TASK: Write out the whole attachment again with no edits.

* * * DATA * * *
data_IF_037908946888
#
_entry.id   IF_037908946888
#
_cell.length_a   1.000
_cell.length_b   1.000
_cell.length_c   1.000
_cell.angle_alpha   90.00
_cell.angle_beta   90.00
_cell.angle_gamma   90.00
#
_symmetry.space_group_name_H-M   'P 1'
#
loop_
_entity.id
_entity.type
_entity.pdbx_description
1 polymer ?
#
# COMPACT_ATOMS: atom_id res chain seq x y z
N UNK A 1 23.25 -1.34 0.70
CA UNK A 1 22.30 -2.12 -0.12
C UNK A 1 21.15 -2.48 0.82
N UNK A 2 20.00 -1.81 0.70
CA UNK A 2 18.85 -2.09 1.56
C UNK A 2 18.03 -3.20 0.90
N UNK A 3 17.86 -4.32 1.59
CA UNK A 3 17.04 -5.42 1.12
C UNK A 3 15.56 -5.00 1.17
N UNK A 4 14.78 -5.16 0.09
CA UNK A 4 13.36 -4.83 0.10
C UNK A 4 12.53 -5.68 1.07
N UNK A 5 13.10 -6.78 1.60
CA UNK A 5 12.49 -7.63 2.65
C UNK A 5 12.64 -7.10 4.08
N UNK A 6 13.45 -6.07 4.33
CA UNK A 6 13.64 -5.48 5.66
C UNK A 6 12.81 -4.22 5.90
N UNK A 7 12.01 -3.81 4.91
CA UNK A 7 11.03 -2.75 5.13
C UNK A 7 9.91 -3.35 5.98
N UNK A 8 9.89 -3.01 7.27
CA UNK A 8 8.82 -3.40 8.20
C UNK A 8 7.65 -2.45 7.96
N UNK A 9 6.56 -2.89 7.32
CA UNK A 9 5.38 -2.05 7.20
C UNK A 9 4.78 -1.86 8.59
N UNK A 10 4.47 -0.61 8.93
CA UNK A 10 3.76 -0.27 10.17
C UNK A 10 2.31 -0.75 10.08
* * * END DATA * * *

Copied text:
data_IF_037908946888
#
_entry.id   IF_037908946888
#
_cell.length_a   1.000
_cell.length_b   1.000
_cell.length_c   1.000
_cell.angle_alpha   90.00
_cell.angle_beta   90.00
_cell.angle_gamma   90.00
#
_symmetry.space_group_name_H-M   'P 1'
#
loop_
_entity.id
_entity.type
_entity.pdbx_description
1 polymer ?
#
# COMPACT_ATOMS: atom_id res chain seq x y z
N UNK A 1 23.25 -1.34 0.70
CA UNK A 1 22.30 -2.12 -0.12
C UNK A 1 21.15 -2.48 0.82
N UNK A 2 20.00 -1.81 0.70
CA UNK A 2 18.85 -2.09 1.56
C UNK A 2 18.03 -3.20 0.90
N UNK A 3 17.86 -4.32 1.59
CA UNK A 3 17.04 -5.42 1.12
C UNK A 3 15.56 -5.00 1.17
N UNK A 4 14.78 -5.16 0.09
CA UNK A 4 13.36 -4.83 0.10
C UNK A 4 12.53 -5.68 1.07
N UNK A 5 13.10 -6.78 1.60
CA UNK A 5 12.49 -7.63 2.65
C UNK A 5 12.64 -7.10 4.08
N UNK A 6 13.45 -6.07 4.33
CA UNK A 6 13.64 -5.48 5.66
C UNK A 6 12.81 -4.22 5.90
N UNK A 7 12.01 -3.81 4.91
CA UNK A 7 11.03 -2.75 5.13
C UNK A 7 9.91 -3.35 5.98
N UNK A 8 9.89 -3.01 7.27
CA UNK A 8 8.82 -3.40 8.20
C UNK A 8 7.65 -2.45 7.96
N UNK A 9 6.56 -2.89 7.32
CA UNK A 9 5.38 -2.05 7.20
C UNK A 9 4.78 -1.86 8.59
N UNK A 10 4.47 -0.61 8.93
CA UNK A 10 3.76 -0.27 10.17
C UNK A 10 2.31 -0.75 10.08